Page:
Growth of the diameter of the aneurysm is correlated with highly with smoking, and a rapidly increasing diameter (>0.5 cm in 6 months) is associated with a higher risk of rupture.[6] Patients who have diabetes mellitus and/or peripheral vascular disease are reported to have slower growth rates.[6][9]


Medications typically associated with the treatment of an abdominal aortic aneurysm, and/or associated co-morbidities listed above, include statins, angiotensin-converting enzyme inhibitors (ACE-inhibitors), angiotensin II receptor blockers, beta-blockers, antibiotic agents, and anti-inflammatory agents.[10][6] It is also important to consider poly-pharmacy effects in this population as older age is highly associated with developing AAA’s. Additionally, several newer therapies such as genetic modification and other forms of molecular modification therapies have been proposed.[10] Strategies targeting inflammatory mediators such as mast cells and macrophages, and therapies limiting the expression of targeted genes using synthetic gene “decoys” are examples of the alternative treatments currently being researched.[10]

Diagnostic Tests/Lab Values

As mentioned previously, diagnosis of an abdominal aortic aneurysm is often incidental, as a result of other diagnostic procedures.[1] AAA’s may be picked up by physical examination of the abdomen, where the clinician palpates the abdomen for an enlarged, pulsating mass greater than 3 cm.[1][6] There is some debate on the normal pulse width, with some considering 2.5-4.0 cm to be normal, while other sources say the width ought to be no greater 3 cm.[4] The average pulse width is reported as 2.5 cm or approximately 1.2 inches.[4] Additionally, palpation may be difficult to accurately perform in patients with abdominal distension or excessive adipose tissue.[6] The diameter of the AAA is also associated with risk of rupture.[1] The online Merck Manual provides a chart detailing the association between diameter and risk of rupture.[11]

Other diagnostic procedures include ultrasound of the abdomen, CT with or without angiography, and magnetic resonance imaging with or without angiography.[1][6] Traditional radiographs can pick up on calcification of the arterial wall (although this is not always present).[1][6] Ultrasound is the diagnostic imaging technique of choice for screening due to low cost and quick results, as well as exceptional sensitivity and specificity (95-100% and close to 100% respectively).[6] Although ultrasound is preferred, the use of CT scanning may be used to better determine the size and shape of the aneurysm, and also to monitor the progression of an AAA in the long term.[1][6] MRI is not typically done specifically for the diagnosis of AAA’s due to exceptional cost and availability.[1][6]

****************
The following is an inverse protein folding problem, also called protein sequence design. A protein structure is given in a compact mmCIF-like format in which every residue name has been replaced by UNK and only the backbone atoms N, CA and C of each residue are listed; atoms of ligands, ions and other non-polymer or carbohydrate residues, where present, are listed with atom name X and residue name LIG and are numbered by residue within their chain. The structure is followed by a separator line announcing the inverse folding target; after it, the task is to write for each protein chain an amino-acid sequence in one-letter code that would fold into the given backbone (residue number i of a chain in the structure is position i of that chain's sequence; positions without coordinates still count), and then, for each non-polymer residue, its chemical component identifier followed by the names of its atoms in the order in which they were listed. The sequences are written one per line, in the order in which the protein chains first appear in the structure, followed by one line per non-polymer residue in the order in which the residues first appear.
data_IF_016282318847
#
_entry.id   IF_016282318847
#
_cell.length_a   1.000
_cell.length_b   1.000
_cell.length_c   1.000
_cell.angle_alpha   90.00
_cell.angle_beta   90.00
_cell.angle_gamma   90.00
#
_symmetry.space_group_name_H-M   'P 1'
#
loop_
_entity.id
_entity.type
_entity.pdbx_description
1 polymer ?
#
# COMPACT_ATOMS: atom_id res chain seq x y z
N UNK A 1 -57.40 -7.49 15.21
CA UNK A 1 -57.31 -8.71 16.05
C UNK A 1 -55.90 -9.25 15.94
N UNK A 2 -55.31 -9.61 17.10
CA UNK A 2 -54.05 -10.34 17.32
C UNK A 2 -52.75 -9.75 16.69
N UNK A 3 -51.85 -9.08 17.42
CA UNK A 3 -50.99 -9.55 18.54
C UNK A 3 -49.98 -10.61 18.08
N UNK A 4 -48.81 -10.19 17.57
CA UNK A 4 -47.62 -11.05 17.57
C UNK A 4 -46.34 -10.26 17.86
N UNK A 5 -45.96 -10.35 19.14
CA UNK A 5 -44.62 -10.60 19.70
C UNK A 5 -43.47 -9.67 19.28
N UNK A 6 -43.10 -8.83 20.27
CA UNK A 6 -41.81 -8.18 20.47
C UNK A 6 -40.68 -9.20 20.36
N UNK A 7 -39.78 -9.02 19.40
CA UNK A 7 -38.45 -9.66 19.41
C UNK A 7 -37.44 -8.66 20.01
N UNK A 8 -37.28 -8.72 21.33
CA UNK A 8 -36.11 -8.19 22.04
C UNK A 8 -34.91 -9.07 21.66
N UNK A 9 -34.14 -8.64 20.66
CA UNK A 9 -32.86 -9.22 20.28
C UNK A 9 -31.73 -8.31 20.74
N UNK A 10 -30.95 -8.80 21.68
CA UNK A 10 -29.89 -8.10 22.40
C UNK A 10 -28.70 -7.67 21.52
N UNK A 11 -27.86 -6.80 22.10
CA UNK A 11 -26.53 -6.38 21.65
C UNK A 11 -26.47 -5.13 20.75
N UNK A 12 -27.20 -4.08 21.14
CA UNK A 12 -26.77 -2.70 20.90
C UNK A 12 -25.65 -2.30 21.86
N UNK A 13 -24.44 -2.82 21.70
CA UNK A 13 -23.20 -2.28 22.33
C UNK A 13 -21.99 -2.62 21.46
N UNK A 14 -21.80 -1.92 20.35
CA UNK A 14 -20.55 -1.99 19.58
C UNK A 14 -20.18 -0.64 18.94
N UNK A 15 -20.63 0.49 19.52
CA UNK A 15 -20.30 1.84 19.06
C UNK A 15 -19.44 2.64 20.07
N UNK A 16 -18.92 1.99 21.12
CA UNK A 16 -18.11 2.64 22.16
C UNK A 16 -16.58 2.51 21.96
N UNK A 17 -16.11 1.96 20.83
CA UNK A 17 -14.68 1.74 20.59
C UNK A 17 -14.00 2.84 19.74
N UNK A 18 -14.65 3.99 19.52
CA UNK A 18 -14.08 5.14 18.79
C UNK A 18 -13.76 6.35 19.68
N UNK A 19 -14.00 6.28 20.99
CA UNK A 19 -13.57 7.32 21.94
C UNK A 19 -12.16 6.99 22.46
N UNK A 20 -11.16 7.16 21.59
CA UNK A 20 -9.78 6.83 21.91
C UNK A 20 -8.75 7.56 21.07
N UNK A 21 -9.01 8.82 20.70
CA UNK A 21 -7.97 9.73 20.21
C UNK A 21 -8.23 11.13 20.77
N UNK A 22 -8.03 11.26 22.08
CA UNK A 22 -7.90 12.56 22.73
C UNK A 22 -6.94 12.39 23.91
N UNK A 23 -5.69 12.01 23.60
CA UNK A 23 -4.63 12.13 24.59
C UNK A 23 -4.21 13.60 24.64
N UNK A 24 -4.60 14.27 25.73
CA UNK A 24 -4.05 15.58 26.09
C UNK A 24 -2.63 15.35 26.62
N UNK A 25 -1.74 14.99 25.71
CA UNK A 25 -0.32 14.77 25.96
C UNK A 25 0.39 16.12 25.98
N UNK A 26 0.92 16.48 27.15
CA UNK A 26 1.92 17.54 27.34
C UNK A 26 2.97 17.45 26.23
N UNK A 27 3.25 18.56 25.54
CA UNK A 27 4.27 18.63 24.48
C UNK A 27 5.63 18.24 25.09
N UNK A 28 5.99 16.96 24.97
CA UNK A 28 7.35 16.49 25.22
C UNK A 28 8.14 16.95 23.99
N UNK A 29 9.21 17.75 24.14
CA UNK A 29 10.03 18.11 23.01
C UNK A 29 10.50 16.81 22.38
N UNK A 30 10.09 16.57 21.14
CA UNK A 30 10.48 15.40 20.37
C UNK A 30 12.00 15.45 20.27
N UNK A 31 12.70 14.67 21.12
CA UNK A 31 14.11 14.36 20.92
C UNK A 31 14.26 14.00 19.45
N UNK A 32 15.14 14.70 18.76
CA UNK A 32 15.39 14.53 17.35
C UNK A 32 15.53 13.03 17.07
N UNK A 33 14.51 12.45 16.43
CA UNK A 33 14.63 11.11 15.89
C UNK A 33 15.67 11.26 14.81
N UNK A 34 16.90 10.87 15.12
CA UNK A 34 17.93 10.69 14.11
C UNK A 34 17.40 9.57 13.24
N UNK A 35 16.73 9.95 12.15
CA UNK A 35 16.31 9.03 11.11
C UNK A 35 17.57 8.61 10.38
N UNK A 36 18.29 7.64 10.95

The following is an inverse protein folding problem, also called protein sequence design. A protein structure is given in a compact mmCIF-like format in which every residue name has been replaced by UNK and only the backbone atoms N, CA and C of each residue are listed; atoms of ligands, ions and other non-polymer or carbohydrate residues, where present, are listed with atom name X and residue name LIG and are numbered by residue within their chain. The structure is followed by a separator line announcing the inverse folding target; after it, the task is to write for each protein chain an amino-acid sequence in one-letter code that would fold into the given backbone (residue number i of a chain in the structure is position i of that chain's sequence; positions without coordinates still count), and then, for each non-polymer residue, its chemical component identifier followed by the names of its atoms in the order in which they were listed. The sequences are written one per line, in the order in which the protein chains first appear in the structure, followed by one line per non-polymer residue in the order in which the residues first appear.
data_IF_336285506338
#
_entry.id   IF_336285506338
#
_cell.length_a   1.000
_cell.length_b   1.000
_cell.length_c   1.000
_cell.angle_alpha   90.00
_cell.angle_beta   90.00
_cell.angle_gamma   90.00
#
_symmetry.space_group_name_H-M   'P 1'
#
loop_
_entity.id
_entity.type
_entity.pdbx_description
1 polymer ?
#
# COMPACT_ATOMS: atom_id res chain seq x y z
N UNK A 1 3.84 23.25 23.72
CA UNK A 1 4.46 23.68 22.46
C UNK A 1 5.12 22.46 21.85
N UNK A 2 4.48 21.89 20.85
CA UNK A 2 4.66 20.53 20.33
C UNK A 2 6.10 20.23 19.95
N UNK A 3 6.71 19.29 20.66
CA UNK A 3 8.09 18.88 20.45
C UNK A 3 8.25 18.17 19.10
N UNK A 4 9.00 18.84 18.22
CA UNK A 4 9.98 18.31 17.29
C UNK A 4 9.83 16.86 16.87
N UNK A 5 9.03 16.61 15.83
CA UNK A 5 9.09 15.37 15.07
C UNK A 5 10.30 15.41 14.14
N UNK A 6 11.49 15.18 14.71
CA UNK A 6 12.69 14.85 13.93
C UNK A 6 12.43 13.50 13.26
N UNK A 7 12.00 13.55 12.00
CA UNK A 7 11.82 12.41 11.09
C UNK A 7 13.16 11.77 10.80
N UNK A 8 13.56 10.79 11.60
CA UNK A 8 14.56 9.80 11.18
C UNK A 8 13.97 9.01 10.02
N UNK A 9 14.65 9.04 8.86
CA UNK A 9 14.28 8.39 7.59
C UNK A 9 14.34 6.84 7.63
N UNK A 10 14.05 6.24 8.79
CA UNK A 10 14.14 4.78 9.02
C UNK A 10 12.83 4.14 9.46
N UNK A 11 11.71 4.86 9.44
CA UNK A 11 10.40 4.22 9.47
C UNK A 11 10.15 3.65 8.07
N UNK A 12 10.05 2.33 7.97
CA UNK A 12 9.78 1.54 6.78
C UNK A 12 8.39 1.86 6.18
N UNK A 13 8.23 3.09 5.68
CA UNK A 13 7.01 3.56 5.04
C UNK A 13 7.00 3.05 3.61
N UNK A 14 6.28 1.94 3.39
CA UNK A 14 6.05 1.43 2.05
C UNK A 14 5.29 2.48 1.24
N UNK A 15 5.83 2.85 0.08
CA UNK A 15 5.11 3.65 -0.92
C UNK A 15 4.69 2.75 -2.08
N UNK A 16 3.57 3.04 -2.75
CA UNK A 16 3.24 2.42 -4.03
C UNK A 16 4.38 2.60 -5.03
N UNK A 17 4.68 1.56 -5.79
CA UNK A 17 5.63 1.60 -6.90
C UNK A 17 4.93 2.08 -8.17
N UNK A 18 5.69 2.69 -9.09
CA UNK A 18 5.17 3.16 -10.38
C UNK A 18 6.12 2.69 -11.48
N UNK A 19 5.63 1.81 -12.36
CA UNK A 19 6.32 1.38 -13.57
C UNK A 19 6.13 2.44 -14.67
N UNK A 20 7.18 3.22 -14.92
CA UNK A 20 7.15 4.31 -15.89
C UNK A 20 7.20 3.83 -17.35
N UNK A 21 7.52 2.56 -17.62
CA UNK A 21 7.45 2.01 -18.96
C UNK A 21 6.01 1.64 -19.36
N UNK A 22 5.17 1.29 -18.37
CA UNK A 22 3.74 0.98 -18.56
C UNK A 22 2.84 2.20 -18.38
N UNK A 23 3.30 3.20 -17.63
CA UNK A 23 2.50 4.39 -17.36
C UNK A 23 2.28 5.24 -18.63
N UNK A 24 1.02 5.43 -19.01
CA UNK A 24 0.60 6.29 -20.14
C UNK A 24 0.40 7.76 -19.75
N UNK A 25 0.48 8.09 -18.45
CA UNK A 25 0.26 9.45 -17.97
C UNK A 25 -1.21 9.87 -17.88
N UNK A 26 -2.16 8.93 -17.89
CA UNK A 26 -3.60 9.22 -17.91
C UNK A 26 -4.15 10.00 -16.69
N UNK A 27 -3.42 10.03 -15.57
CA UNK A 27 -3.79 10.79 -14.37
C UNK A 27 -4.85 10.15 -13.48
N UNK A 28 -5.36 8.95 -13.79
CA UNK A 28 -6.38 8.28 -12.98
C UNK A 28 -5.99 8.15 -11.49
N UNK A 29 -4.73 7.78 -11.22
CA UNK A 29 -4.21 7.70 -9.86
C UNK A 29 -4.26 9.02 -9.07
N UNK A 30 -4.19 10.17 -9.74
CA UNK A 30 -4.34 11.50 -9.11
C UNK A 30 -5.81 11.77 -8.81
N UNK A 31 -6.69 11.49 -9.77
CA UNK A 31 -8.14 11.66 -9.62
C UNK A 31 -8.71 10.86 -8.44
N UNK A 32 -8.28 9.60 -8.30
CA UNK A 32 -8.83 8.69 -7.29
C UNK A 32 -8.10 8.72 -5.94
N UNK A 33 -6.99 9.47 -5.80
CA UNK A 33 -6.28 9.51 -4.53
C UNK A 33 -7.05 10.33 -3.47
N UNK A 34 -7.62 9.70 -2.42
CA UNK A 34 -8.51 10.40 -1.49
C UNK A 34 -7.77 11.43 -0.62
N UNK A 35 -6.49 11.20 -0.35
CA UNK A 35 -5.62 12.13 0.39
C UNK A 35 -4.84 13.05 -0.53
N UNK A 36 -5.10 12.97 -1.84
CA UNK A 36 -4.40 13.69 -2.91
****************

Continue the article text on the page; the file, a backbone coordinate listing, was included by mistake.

660px-RupturedAAAXray.png US normal abdominal aorta.JPG 858px-RupturedAAACT scan.png AneurysmAortaWithArrows.jpg

Recently, there has been a push to screen more individuals considered to be at high risk for AAA’s using transthoracic echocardiography (TTE), which is a form of ultrasound.[12] Majeed et al. looked at the data from over 10,000 patients considered to be at an elevated risk of AAA and found that a significant portion of these patients were subsequently diagnosed with increased diameter of the abdominal aorta, indicating that increased screening high risk individuals on a regular basis may be indicated for better management of AAA’s and subsequent rupture.[12]

Laboratory values are not typically used in the diagnosis of a AAA, but it is common for tests to be run prior to surgery, including CBC, electrolytes, BUN, creatinine, PT, PTT, blood type and cross-matching.[1] There are no specific lab values to determine risk of, or the presence of AAA’s.[13][14][15][16]


According to the Merck Manual, the most common cause of abdominal aortic aneurysms is weakening of the arterial wall, usually due to atherosclerotic processes.[1] Other causes include trauma (particularly with lifting), vasculitis, congenital vascular disease, cystic medial necrosis, and post-surgical anastomotic disruption.[1][4] Gene defects on chromosomes 11 and 15 have also been found to be associated with the development of aneurysms.[2] Less common causes include fungal and bacterial infections, causing infected or mycotic aneurysms.[1] Diseases such as HIV may place individuals at an increased risk of bacterial and fungal infection due to compromised immune systems.[2]

Systemic Involvement

Circulatory system
Increased aortic swelling causes blood to pool and swish around in the distended area, decreasing the efficiency of the blood to be pumped to the lower extremities, decreasing distal pulses (i.e dorsalis pedis). This ineffective delivery of blood may cause a decrease in temperature in the lower extremities and a difference in diastolic blood pressure between arms.[4][17]

Increased swelling of the abdominal aorta can cause increased pressure on the surrounding structures producing potential numbness in the lower extremities and pain in the abdomen, lower back, neck, and shoulder.[4][17]